Perfect storm for boozy North Dunedin mayhem

St Patrick's Day, a southern rugby derby at Forsyth Barr Stadium and warm weather created a perfect storm of public disorder in Dunedin at the weekend.

Police were disappointed by the behaviour of some revellers, mostly students, who seized the opportunity to create mayhem on Saturday, reminiscent of wilder years gone by.

Six people were arrested for disorder and offensive behaviour related to the revelry, including two for assault.

Three people ended up in Dunedin Hospital - two with injuries sustained following two separate assaults, and one after falling from a roof in Butts Rd.

By 9.30am, a group began to gather at the Bracken View park in Lovelock Ave, near the Northern Cemetery.

As the day wore on and the crowd became increasingly intoxicated, St John staff were called to the park to assist the victim of an assault, about 3pm.

Paramedics called police for assistance soon after and it took about six officers until 4pm to disperse the increasingly rowdy crowd of mostly students.

A crowd of about 300 people, mostly students, enjoy the sunshine as they party at Bracken View in...
A crowd of about 300 people, mostly students, enjoy the sunshine as they party at Bracken View in Lovelock Ave. Shortly after this photo was taken the crowd was dispersed by police after reports of three assaults. Photo: Gregor Richardson

Senior Sergeant Ben Butterfield, of Dunedin, attended the scene and said three people had been assaulted in the crowd of about 300 people. Police would be investigating, he said.

Police were unhappy St Patrick's Day coincided with a big rugby game.

"It's not an ideal combination of events."

St John spokesman Elliot Steel said at least one person was treated by ambulance officers at the park, and two more were taken to Dunedin Hospital by a taxi and a private car.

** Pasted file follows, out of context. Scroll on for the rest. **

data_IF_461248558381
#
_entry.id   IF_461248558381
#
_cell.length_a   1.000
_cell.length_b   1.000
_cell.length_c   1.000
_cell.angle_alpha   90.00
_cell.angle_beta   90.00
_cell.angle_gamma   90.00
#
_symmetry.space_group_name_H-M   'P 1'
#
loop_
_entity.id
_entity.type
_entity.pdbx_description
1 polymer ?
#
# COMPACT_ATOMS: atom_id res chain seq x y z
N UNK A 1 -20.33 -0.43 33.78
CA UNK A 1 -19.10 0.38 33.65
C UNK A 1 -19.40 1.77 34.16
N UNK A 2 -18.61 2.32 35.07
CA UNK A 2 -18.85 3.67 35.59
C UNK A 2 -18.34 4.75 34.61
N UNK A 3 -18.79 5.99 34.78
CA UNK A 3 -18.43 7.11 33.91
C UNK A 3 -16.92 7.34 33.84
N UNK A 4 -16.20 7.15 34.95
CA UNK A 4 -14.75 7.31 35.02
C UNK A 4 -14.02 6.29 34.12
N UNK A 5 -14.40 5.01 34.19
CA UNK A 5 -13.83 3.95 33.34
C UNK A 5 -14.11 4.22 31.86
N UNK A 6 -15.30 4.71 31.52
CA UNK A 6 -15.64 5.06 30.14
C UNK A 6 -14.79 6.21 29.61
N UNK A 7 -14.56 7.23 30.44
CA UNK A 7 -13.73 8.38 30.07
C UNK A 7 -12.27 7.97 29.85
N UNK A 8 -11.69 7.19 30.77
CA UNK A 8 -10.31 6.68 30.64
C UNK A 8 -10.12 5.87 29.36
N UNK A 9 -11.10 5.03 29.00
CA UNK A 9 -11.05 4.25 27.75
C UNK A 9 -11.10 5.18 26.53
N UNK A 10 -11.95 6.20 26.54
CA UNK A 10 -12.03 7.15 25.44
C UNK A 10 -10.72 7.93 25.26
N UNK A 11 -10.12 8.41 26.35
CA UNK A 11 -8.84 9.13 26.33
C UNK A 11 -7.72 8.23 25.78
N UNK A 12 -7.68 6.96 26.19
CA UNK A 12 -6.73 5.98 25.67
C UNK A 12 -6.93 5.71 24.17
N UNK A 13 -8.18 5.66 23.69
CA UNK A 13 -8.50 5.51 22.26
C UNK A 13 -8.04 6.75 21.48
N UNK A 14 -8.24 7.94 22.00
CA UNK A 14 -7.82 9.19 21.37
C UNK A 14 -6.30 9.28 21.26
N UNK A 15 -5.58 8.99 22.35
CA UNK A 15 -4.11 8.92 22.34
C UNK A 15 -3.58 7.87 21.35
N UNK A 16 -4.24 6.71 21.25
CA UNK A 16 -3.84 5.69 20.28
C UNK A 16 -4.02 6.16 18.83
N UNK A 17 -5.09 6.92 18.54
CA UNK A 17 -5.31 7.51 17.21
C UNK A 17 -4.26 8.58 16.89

A student spoken to at the park said the crowd were mostly first-and second-year students who had gathered there because they were not allowed to be intoxicated at their halls of residence.

"We can't be drunk in our halls. We can't go to Castle St," he said.

Dozens more green-clad partygoers were celebrating at a property down the hill in Butts Rd, where a 21-year-old man fell from a roof at 6pm.

Mr Steel said the man was taken by ambulance to Dunedin Hospital with moderate injuries.

Cancer Society marketing and communications manager Chris Green said while there appeared to be a relatively small group of students creating chaos nearby, there were hundreds participating in the society's Relay for Life at the Caledonian Ground at Logan Park.

He said the party across the road did not disrupt the event.

He sang the praises of the many university and polytechnic students and staff who participated in the relay.

"We had everyone from the physiology department to the Cambodian Club here."

Northeast Valley resident Damien Garrett said he was disappointed to see broken beer bottles all over the roads when biking home on Saturday afternoon.

"I wish the students would show some respect. It does not give the city a good image when tourists have to see broken beer bottles on the road."

A hush fell across many North Dunedin streets as the southern rugby derby kicked off between the Highlanders and the Crusaders at Forsyth Barr Stadium at 7.35pm.

Emergency services may have gained a reprieve from further mayhem as Elliot Dixon and Lima Sopoaga helped the Highlanders clinch a victory.

Fans left the stadium in a generally jovial mood.

Asked about the disorder at the Lovelock Ave park, a University of Otago spokeswoman said it was "unclear'' if students were involved in the incidents, but the proctor would look into it today.

"If it is found that this is the case, they may be subject to a student code of conduct [hearing],'' she said.

No problems were reported in Queenstown on St Patrick's Day, despite hundreds of people gathering at the Village Green, which is notorious in the town for large, rowdy gatherings.

george.block@odt.co.nz

- Additional reporting by John Gibb

Comments

Because I'm sure you had no idea about the alcohol rules at your halls before you turned up there for the year.
Shame though, the uni gets to get the cash from them, know they will drink, ban it in their premises, then get the local ratepayers to pay the for the consequences of their students drinking, saving them a few bucks in broken windows.
Cheers Otago uni for shifting the problem instead of trying to deal with it in the first place